Sunday, August 21, 2016

Famous Ephebophile: Lord Byron



I (temporarily) abandoned MacCarthy's Byron Life and Legend on page 217 for Gilot and Lake's Life with Picasso (Gilot met Picasso when she was twenty-one, and he was sixty-two.) specifically because MacCarthy didn't cover Byron's writing process. However, I did cull that Byron was an (acting) ephebophile. 

Initially, Byron's affection was for Lady Oxford but it "transferred from the mother to the daughters, beautiful, well read, [and] precocious children". Byron was "bowled over by attractions of the eldest daughter, Lady Jane Harley, then sixteen, describing her in his dairy as 'a delightful creature, but un pea libre'."

"[B]ut his favorite was her younger sister Lady Charlotte, at eleven, was at the age of promise which most moved him, the child on the edge of puberty."


Lady Charlotte as Ianthe

"Lady Oxford's daughter Charlotte is the subject of the famous and much anthologised five stanzas "To Ianthe," fragile flower of the narcissus [...] In these stanzas [...] Byron celebrates the girl's evasive charm and addresses the painful ambiguities of their relationship:"


"To Ianthe"

Not in those climes where I have late been straying,
Though Beauty long hath there been matchless deemed,
Not in those visions to the heart displaying
Forms which it sighs but to have only dreamed,
Hath aught like thee in Truth or Fancy seemed:
Nor, having seen thee, shall I vainly seek
To paint those charms which varied as they beamed—
To such as see thee not my words were weak;
To those who gaze on thee what language could they speak?

Ah! may'st thou ever be what now thou art,
Nor unbeseem the promise of thy Spring—
As fair in form, as warm yet pure in heart,
Love's image upon earth without his wing,
And guileless beyond Hope's imagining!
And surely she who now so fondly rears
Thy youth, in thee, thus hourly brightening,
Beholds the Rainbow of her future years,
Before whose heavenly hues all Sorrow disappears.

Young Peri of the West! — 'tis well for me
My years already doubly number thine;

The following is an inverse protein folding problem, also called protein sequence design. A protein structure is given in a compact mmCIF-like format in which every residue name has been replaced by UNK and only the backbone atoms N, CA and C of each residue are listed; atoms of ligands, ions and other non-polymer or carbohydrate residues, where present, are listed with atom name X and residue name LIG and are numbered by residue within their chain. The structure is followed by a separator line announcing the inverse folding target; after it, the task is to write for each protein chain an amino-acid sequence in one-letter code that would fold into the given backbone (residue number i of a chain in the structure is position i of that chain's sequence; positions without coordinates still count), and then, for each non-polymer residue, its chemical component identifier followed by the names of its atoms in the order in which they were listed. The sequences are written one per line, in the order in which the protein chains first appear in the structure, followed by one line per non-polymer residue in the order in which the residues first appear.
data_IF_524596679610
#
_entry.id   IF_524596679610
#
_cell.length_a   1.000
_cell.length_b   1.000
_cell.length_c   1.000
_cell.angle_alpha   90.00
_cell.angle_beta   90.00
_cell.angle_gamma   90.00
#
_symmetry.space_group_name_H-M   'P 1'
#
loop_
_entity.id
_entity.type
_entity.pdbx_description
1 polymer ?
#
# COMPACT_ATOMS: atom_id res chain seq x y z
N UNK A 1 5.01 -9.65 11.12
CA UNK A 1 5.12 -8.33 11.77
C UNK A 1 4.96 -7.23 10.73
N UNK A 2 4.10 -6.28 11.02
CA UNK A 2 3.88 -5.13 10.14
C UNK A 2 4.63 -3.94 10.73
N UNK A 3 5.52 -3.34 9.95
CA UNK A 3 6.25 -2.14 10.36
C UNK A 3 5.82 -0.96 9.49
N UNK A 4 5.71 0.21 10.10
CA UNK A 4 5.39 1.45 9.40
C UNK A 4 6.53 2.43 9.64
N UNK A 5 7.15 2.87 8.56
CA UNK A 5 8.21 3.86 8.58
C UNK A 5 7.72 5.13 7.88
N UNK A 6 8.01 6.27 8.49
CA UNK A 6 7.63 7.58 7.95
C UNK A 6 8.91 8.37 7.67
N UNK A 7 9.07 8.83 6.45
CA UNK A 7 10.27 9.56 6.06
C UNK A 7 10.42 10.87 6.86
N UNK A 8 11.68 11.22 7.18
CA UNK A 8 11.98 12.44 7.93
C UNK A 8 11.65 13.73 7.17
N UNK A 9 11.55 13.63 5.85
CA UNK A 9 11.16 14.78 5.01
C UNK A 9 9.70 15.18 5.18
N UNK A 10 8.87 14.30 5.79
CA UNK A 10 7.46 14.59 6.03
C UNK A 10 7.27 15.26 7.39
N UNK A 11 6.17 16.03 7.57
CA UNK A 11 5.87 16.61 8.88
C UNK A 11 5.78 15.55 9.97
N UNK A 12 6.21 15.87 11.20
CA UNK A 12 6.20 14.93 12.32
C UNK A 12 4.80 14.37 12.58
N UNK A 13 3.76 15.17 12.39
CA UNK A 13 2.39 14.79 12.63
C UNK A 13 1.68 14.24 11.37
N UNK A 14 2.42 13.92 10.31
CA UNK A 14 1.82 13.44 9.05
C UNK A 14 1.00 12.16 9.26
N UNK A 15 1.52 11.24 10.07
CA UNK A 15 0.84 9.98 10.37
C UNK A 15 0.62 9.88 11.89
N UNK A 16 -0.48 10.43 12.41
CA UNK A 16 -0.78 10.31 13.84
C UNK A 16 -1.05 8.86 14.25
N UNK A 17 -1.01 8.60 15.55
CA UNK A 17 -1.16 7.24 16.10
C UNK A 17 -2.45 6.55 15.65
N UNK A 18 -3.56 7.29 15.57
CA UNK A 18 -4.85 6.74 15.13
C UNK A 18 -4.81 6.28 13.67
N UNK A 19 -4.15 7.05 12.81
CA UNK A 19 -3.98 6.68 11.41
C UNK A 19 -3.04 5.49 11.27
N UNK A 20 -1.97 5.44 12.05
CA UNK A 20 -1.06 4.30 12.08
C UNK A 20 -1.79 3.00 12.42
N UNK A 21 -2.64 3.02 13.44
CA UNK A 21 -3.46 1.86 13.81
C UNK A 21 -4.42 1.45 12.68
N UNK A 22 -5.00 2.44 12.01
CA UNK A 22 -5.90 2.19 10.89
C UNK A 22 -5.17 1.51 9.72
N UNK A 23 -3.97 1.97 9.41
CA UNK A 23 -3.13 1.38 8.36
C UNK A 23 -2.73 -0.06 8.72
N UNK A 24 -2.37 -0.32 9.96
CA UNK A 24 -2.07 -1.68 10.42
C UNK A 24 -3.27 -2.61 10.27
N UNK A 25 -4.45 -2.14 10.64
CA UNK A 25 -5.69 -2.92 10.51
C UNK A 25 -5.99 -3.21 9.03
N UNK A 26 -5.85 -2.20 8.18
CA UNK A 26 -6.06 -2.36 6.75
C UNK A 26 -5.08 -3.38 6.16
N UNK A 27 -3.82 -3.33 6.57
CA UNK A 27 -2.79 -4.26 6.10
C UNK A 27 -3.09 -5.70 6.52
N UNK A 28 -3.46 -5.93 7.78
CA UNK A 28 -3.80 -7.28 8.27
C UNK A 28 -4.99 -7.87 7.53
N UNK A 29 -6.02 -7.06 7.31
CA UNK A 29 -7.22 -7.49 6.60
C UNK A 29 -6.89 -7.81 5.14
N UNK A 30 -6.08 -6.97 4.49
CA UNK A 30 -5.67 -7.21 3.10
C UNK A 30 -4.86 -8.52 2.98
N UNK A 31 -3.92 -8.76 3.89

My loveless eye unmoved may gaze on thee,
And safely view thy ripening beauties shine;
Happy, I ne'er shall see them in decline;
Happier, that, while all younger hearts shall bleed,
Mine shall escape the doom thine eyes assign
To those whose admiration shall succeed,
But mixed with pangs to Love's even loveliest hours decreed.

Oh! let that eye, which, wild as the Gazelle's,
Now brightly bold or beautifully shy,
Wins as it wanders, dazzles where it dwells,
Glance o'er this page, nor to my verse deny
That smile for which my breast might vainly sigh
Could I to thee be ever more than friend:
This much, dear Maid, accord; nor question why
To one so young my strain I would commend,
But bid me with my wreath one matchless Lily blend.

Such is thy name with this my verse entwined;
And long as kinder eyes a look shall cast
On Harold's page, Ianthe's here enshrined
Shall thus be first beheld, forgotten last:
My days once numbered — should this homage past
Attract thy fairy fingers near the Lyre
Of him who hailed thee loveliest, as thou wast—
Such is the most my Memory may desire;
Though more than Hope can claim, could Friendship less require?

Byron commissioned for Richard Westall to paint the nymphet's portrait, and he shared "I should love [Charlotte] forever if she could always be only eleven years old [...]" 

However, it appears that Byron's affections went too far. "Lady O[xford] detected him one day in an attempt upon her daughter, then a child of thirteen, & was enraged with him to the greatest degree."